A female hairy woodpecker brings insect prey to chicks in an excavated nest cavity. (Courtesy Photo / Bob Armstrong)

A female hairy woodpecker brings insect prey to chicks in an excavated nest cavity. (Courtesy Photo / Bob Armstrong)

On the Trails: Cavity-nesting birds

Hole sweet home.

Nesting in a cavity — a hole in a tree, a burrow in a bank, or another enclosed space—gives a bird significant advantages. Cavity nests are generally safer than open-cup nests. The nest contents are concealed from predators (to some degree), although some predators can sniff out the nests anyway (think of snakes, monkeys, squirrels, marten and weasels, and so on). The cavity opening may be easier to defend than a wide-open cup. The eggs and chicks, and an incubating or brooding adult, get some protection from inclement weather, be it cold or hot or wet or whatever. For birds raising chicks in a nest (not applicable to ducks), nest-tending and food-delivery activities of the adults makes the nest a focus for observant predators; reducing the length of time needed for such activities reduces the risk of being observed and attacked. So open-cup nesters are in a hurry to get their chicks out of the nest, while cavity-nesting birds generally have longer incubation and nestling periods.

If you put a dot for every cavity-nesting bird species on the evolutionary tree, the dots would be scattered all over the many branches of the tree. Clearly, cavity-nesting has evolved many times, appearing in such disparate groups as ducks, falcons, woodpeckers, owls, puffins, petrels, chickadees, nuthatches, bluebirds, flycatchers, and others.

In many cases, these birds depend on finding an existing cavity, perhaps in a rotting or storm-damaged tree, perhaps in a rock crevice, or perhaps in a hole made by another animal such as a rabbit or a woodpecker. Interestingly, sometimes closely related species differ in their use of nesting cavities: for example, common mergansers nest in existing cavities but red-breasted mergansers (in the same genus) make open nests on the ground. Birds that are dependent on existing cavities often face intense competition for suitable, available spaces, which can be limited in supply. For example, there are many observations of European starlings displacing bluebirds or tree swallows from cavities. Likewise, tree swallows and chickadees sometimes contest ownership of a nice cavity.

There are two ways around that problem. One is for each bird to excavate its own cavity. The most familiar excavators (to most of us) would be woodpeckers. All of the birds we call woodpeckers excavate holes in trees or tall cacti, but some of their relatives in the southern hemisphere or the Old World do not.

Anosther excavator familiar to us is the belted kingfisher, which digs tunnels in earthen banks. There are many kinds of kingfishers; not all eat fish, but all are reported to excavate their nesting tunnels in earthen banks or termite mounds. A related group of many species, called bee-eaters, are also burrowers, often nesting colonially in earthen banks.

Other examples of excavators are found among the penguins, shearwaters, and petrels. The three species of puffin are usually dig burrows, the Atlantic and tufted puffins in soil and the horned puffin commonly in rocky places. All parrots make cavities for nesting, usually in trees, but one species stands out: the burrowing parakeet of Chile and Argentina regularly digs nesting burrows in limestone or sandstone cliffs. Three of the four species of North American nuthatches can excavate their tree nests from scratch, although all four more commonly use existing holes, modifying the cavity as needed. Our chickadees can excavate holes in soft rotten wood but often use existing holes.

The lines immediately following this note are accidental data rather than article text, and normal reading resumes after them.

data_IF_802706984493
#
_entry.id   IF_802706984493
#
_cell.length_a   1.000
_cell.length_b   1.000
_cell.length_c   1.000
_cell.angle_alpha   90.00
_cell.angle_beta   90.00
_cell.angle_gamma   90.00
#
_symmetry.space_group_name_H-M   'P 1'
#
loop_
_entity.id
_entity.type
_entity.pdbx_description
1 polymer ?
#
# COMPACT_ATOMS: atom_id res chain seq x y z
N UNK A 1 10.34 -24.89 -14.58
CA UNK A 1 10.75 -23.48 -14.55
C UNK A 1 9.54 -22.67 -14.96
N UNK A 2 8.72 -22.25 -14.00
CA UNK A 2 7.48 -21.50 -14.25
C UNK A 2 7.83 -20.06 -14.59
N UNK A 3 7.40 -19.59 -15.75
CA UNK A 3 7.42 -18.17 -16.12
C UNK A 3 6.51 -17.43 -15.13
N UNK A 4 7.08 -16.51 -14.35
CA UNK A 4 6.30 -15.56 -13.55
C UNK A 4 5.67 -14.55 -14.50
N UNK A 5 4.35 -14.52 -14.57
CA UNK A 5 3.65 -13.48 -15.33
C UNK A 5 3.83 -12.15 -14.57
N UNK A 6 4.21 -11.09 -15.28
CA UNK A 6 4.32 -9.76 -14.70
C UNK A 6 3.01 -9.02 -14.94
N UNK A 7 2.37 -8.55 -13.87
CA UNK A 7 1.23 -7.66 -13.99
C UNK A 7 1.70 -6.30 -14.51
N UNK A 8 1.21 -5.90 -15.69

The swallows, some of which are cavity nesters, provide an example of marked variation of nest type within one taxonomic group: Bank swallows (called sand martins in Europe) excavate tunnels in earthen banks, but rough-winged swallows generally depend on finding old holes in the banks. Tree swallows are not known to excavate but need cavities; cave swallows and barn swallows make open-cup nests. Cliff swallows, however, make covered nests of mud, stuck onto a vertical surface—which leads me to the second way of avoiding competition for nesting cavities.

American dippers build mossy, covered nests, often on rock ledges and crevices.(Courtesy Photo / Bob Armstrong)

American dippers build mossy, covered nests, often on rock ledges and crevices.(Courtesy Photo / Bob Armstrong)

Some birds aren’t cavity nesters (strictly speaking), but achieve some of the advantages of cavities by constructing a covered nest. The cover may be made in different ways, but it serves to conceal the nest-contents to some degree. Here are some examples: In Latin America, a large set of species typically constructs covered nests, often of clay; the resemblance to old-fashioned adobe bake-ovens earned them the sobriquet of ovenbirds. They are not, however, related to the North American ovenbird (a warbler), which builds a ground nest woven of plant material, with an entrance on the side. Marsh wrens and sedge wrens weave semi-globular nests of grasses and reeds; dippers, too, make bulky, more-or-less spherical nests of moss and plant parts, with a side entrance. Then there are the oropendulas and caciques of Latin America, the penduline tit of Europe, the orioles of North America, some weaver birds of Africa, among others, who weave bag-shaped nests, suspended from branches.

It would be wonderful if it were possible to unravel the genetic and ecological events that led to each evolutionary twig or branchlet with one or more cavity-nesting species, diverging from their open-cup relatives.

Mary F. Willson is a retired professor of ecology. “On the Trails” appears every Wednesday in the Juneau Empire.

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